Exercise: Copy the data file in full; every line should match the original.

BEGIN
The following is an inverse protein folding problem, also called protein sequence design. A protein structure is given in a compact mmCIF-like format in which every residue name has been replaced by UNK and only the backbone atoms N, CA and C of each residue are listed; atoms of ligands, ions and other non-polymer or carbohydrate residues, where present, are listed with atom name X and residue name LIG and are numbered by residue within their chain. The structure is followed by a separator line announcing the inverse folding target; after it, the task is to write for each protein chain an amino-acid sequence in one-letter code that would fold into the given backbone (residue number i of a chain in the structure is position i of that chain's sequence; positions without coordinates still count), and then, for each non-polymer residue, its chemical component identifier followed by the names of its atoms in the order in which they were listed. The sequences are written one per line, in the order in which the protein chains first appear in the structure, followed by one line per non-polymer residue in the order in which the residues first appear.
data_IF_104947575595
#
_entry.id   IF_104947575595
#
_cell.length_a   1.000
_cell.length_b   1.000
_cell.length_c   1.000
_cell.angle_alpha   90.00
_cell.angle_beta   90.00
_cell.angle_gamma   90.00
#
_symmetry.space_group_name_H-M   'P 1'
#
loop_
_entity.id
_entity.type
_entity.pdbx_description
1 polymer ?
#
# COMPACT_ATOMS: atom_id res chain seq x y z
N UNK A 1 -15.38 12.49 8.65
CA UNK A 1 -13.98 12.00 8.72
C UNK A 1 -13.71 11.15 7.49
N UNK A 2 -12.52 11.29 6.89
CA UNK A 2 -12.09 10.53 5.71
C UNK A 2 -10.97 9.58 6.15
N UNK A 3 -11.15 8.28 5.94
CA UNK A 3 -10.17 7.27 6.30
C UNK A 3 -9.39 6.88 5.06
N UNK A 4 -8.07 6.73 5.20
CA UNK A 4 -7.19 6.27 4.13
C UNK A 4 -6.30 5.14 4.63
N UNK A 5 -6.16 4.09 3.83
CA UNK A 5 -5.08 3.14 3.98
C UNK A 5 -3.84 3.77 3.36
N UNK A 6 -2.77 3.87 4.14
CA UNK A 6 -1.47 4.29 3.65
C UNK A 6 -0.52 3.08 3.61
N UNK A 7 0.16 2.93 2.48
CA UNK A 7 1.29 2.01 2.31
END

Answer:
The following is an inverse protein folding problem, also called protein sequence design. A protein structure is given in a compact mmCIF-like format in which every residue name has been replaced by UNK and only the backbone atoms N, CA and C of each residue are listed; atoms of ligands, ions and other non-polymer or carbohydrate residues, where present, are listed with atom name X and residue name LIG and are numbered by residue within their chain. The structure is followed by a separator line announcing the inverse folding target; after it, the task is to write for each protein chain an amino-acid sequence in one-letter code that would fold into the given backbone (residue number i of a chain in the structure is position i of that chain's sequence; positions without coordinates still count), and then, for each non-polymer residue, its chemical component identifier followed by the names of its atoms in the order in which they were listed. The sequences are written one per line, in the order in which the protein chains first appear in the structure, followed by one line per non-polymer residue in the order in which the residues first appear.
data_IF_104947575595
#
_entry.id   IF_104947575595
#
_cell.length_a   1.000
_cell.length_b   1.000
_cell.length_c   1.000
_cell.angle_alpha   90.00
_cell.angle_beta   90.00
_cell.angle_gamma   90.00
#
_symmetry.space_group_name_H-M   'P 1'
#
loop_
_entity.id
_entity.type
_entity.pdbx_description
1 polymer ?
#
# COMPACT_ATOMS: atom_id res chain seq x y z
N UNK A 1 -15.38 12.49 8.65
CA UNK A 1 -13.98 12.00 8.72
C UNK A 1 -13.71 11.15 7.49
N UNK A 2 -12.52 11.29 6.89
CA UNK A 2 -12.09 10.53 5.71
C UNK A 2 -10.97 9.58 6.15
N UNK A 3 -11.15 8.28 5.94
CA UNK A 3 -10.17 7.27 6.30
C UNK A 3 -9.39 6.88 5.06
N UNK A 4 -8.07 6.73 5.20
CA UNK A 4 -7.19 6.27 4.13
C UNK A 4 -6.30 5.14 4.63
N UNK A 5 -6.16 4.09 3.83
CA UNK A 5 -5.08 3.14 3.98
C UNK A 5 -3.84 3.77 3.36
N UNK A 6 -2.77 3.87 4.14
CA UNK A 6 -1.47 4.29 3.65
C UNK A 6 -0.52 3.08 3.61
N UNK A 7 0.16 2.93 2.48
CA UNK A 7 1.29 2.01 2.31